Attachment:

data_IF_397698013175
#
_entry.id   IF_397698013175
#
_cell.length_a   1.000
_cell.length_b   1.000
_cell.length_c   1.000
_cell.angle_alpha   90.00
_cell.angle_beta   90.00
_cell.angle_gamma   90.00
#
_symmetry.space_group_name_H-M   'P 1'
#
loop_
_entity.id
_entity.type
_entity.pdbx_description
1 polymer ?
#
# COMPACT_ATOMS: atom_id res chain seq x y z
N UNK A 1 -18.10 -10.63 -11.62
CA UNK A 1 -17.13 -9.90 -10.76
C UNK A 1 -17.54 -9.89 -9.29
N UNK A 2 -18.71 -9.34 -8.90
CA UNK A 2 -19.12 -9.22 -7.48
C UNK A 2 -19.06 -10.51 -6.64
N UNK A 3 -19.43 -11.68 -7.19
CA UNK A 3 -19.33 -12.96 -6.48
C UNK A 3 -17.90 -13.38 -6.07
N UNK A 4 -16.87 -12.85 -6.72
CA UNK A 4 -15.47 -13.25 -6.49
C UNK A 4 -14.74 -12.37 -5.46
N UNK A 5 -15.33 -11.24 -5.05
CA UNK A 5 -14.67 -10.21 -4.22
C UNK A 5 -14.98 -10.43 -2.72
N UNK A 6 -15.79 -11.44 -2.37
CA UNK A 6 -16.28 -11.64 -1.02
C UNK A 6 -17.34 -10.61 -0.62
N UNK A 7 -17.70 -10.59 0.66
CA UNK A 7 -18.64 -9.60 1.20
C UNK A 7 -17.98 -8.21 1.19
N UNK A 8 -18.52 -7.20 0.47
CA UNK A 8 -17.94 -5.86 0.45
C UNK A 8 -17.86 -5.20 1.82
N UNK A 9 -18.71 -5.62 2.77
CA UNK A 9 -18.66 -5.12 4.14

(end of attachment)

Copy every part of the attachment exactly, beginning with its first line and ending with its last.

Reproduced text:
data_IF_397698013175
#
_entry.id   IF_397698013175
#
_cell.length_a   1.000
_cell.length_b   1.000
_cell.length_c   1.000
_cell.angle_alpha   90.00
_cell.angle_beta   90.00
_cell.angle_gamma   90.00
#
_symmetry.space_group_name_H-M   'P 1'
#
loop_
_entity.id
_entity.type
_entity.pdbx_description
1 polymer ?
#
# COMPACT_ATOMS: atom_id res chain seq x y z
N UNK A 1 -18.10 -10.63 -11.62
CA UNK A 1 -17.13 -9.90 -10.76
C UNK A 1 -17.54 -9.89 -9.29
N UNK A 2 -18.71 -9.34 -8.90
CA UNK A 2 -19.12 -9.22 -7.48
C UNK A 2 -19.06 -10.51 -6.64
N UNK A 3 -19.43 -11.68 -7.19
CA UNK A 3 -19.33 -12.96 -6.48
C UNK A 3 -17.90 -13.38 -6.07
N UNK A 4 -16.87 -12.85 -6.72
CA UNK A 4 -15.47 -13.25 -6.49
C UNK A 4 -14.74 -12.37 -5.46
N UNK A 5 -15.33 -11.24 -5.05
CA UNK A 5 -14.67 -10.21 -4.22
C UNK A 5 -14.98 -10.43 -2.72
N UNK A 6 -15.79 -11.44 -2.37
CA UNK A 6 -16.28 -11.64 -1.02
C UNK A 6 -17.34 -10.61 -0.62
N UNK A 7 -17.70 -10.59 0.66
CA UNK A 7 -18.64 -9.60 1.20
C UNK A 7 -17.98 -8.21 1.19
N UNK A 8 -18.52 -7.20 0.47
CA UNK A 8 -17.94 -5.86 0.45
C UNK A 8 -17.86 -5.20 1.82
N UNK A 9 -18.71 -5.62 2.77
CA UNK A 9 -18.66 -5.12 4.14